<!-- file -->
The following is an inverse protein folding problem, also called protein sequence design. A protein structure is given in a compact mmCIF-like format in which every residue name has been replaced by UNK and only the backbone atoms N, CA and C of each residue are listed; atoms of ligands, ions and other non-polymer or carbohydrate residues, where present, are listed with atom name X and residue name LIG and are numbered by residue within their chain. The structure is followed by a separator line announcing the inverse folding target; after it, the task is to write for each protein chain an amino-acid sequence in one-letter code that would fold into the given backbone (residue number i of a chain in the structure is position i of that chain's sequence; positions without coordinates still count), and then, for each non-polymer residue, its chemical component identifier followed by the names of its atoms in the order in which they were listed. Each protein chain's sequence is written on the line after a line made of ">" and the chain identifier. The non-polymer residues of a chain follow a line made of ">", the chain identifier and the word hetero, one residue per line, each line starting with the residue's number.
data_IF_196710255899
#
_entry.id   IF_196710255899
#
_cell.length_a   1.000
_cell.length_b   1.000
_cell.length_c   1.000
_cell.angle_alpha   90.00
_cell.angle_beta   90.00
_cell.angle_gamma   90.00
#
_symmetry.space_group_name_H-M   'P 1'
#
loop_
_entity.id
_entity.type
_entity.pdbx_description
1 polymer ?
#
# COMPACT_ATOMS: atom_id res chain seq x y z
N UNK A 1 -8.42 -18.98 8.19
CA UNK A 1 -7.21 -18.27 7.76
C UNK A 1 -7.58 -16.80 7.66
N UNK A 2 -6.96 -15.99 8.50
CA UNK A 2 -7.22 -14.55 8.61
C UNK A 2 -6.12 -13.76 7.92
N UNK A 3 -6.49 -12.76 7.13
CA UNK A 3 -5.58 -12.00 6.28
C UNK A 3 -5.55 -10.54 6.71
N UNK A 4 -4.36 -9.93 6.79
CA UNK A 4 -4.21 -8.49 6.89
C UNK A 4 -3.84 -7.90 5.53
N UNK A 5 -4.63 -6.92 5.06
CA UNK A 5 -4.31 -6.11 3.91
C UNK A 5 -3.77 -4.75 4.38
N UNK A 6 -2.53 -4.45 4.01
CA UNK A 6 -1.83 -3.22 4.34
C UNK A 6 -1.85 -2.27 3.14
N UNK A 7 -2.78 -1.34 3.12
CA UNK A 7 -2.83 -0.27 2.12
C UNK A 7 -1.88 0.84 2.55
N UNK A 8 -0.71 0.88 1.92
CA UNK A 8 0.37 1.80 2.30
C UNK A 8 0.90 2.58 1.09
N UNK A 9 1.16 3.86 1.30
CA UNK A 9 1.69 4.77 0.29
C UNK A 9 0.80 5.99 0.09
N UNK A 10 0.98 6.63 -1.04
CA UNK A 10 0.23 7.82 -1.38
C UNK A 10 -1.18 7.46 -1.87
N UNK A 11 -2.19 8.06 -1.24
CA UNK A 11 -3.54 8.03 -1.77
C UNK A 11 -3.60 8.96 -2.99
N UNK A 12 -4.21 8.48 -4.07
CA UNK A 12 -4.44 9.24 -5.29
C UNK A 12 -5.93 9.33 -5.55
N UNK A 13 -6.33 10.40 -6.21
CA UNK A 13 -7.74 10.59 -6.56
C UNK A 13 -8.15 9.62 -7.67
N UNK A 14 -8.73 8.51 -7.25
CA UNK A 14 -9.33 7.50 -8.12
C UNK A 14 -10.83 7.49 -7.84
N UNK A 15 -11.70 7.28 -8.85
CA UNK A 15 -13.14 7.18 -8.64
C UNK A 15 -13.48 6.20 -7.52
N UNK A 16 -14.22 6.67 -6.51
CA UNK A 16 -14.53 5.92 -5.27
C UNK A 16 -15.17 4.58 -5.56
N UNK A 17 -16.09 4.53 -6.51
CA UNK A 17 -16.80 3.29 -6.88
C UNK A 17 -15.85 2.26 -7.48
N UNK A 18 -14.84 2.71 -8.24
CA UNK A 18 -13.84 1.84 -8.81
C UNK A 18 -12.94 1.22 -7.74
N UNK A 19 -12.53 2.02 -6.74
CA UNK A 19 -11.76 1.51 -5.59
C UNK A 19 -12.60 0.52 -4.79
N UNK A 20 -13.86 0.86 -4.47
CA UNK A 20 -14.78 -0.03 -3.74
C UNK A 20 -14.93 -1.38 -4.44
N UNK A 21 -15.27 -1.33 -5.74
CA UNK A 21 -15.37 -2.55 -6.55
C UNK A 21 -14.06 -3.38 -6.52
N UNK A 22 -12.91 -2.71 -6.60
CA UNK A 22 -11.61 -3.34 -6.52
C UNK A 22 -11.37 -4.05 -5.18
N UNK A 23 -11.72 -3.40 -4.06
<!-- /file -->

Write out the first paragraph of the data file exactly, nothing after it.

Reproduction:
The following is an inverse protein folding problem, also called protein sequence design. A protein structure is given in a compact mmCIF-like format in which every residue name has been replaced by UNK and only the backbone atoms N, CA and C of each residue are listed; atoms of ligands, ions and other non-polymer or carbohydrate residues, where present, are listed with atom name X and residue name LIG and are numbered by residue within their chain. The structure is followed by a separator line announcing the inverse folding target; after it, the task is to write for each protein chain an amino-acid sequence in one-letter code that would fold into the given backbone (residue number i of a chain in the structure is position i of that chain's sequence; positions without coordinates still count), and then, for each non-polymer residue, its chemical component identifier followed by the names of its atoms in the order in which they were listed. Each protein chain's sequence is written on the line after a line made of ">" and the chain identifier. The non-polymer residues of a chain follow a line made of ">", the chain identifier and the word hetero, one residue per line, each line starting with the residue's number.